Visually hide redundant text as needed

Applicable Role(s): Developer


There may be info on your page that is visually redundant given the content and context, but can still be useful for those navigating with assistive technology or non-visual ways. It may be needed to hide redundant but meaningful content, so they're still detectable for users who need that content.

This technique can especially provide more descriptive link text, buttons, etc. when space or redundancy is a concern.

Best Practices

Ask: Do you need to hide content?

Content that is visually-hidden, like meaningful link text and heading structure, could help people who are sighted and use assistive tech like reading tools or speech recognition. Additionally, not all people using screen readers or other text-to-speech (TTS) technology are completely blind (WebAIM 2021 screen reader survey). It may be confusing to hear or detect content through TTS, but not see it reflected on the page.

That said, visually-hidden is best used when semantic info may be necessary to include, but is redundant to the content's design or visual cues.

Before hiding content, consider the following:

  • If the text is for a link/button/other interactive control, could the text be adjusted so it is clearer on its own? See Provide descriptive link text for more examples and resources.
    • Note: some speech input tools, like Apple's Voice Control, listen for the entire link text. This means if a link has visually-hidden text a user can't visually see, they won't be able to activate the link since they don't have the text needed to do so verbally.
  • If space/layout is a concern, could the page design be adjusted to allow for clearer links, buttons, or other controls?

If visually hiding content is still required for the content:

  • If you want the content hidden from everyone, use display: none or visibility: hidden.
  • If you have content that helps some users understand the context of link, section, feature, etc., use a .visually–hidden class on the redundant text.

Pattern Examples

Display: None

Use case: modals not shown by default, text essentially not part of the webpage

<p style="display: none;">
This paragraph is hidden

This paragraph is hidden

Visibility: Hidden

Use case: same as display: none, but if the text should still take up space

<p style="visibility: hidden;">
This paragraph is hidden, but takes up space

This paragraph is hidden, but takes up space

Visually Hidden Text

Use case: additional instructional cues, meaningful link text.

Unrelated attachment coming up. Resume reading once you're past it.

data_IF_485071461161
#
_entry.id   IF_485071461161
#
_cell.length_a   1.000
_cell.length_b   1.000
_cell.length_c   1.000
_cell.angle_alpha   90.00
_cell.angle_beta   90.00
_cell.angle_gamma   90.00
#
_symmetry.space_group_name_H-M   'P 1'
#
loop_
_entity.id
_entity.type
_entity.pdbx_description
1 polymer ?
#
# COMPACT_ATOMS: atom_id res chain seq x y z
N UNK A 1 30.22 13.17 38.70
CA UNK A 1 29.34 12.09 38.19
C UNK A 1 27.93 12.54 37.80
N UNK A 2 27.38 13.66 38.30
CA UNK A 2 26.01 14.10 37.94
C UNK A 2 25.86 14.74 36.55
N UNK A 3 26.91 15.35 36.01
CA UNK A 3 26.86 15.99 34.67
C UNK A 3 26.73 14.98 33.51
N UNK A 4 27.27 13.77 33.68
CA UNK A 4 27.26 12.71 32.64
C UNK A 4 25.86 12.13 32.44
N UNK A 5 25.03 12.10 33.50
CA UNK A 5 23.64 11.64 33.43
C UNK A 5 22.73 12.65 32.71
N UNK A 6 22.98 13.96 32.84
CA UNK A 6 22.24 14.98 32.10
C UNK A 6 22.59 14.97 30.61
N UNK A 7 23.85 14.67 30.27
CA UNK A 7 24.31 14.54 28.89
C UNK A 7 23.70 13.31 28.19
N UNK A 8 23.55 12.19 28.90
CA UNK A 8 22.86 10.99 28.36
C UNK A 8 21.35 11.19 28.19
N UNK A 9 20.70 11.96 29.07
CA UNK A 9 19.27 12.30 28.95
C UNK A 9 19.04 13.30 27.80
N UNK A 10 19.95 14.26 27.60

<p>This paragraph is visible 
  <span class="visually-hidden">
  , but still has detectable text

This paragraph is visible , but still has detectable text

<p>Read more<span class="visually-hidden">
about our brand guide</span></p>

Read more , but still has detectable text

CSS for .visually-hidden

Note: we already include this class in our Drupal stylesheet, so this already is available on Drupal 8+ sites. In Drupal 7, this is the .element-invisible class. In WordPress or the Lite template, this is the .screen-reader-text class.

.visually-hidden:not(:focus):not(:active) {
  clip: rect(0 0 0 0); 
  clip-path: inset(50%);
  height: 1px;
  width: 1px;
  overflow: hidden;
  position: absolute;
  white-space: nowrap;
This method essentially creates a region of 1px squared and hides the text if it overflows that region.

Adding space before or after visually-hidden text

Testing shows there is a bug in screen readers that collapses space between visible text and visually-hidden text. This could be due to factors like the recommended styling properties, browser support, and assistive tech support.

Using the visually-hidden text example as is will typically announce as "Read moreabout our brand guide," instead of "Read more about our brand guide." To reinforce the spacing expected, there are space classes you can add depending on where you need visually-hidden text.

Note: you should only need spacing classes for links, buttons, etc., that have some visible text, but also contain visually-hidden text.

Space before:

The visible text precedes the visually-hidden text.

<a href="#">Read more<span class="visually-hidden space-before">about our brand guide</span></a>

Space after:

The visually-hidden text precedes the visible text.

<button><span class="visually-hidden space-after">Open</span>settings</button>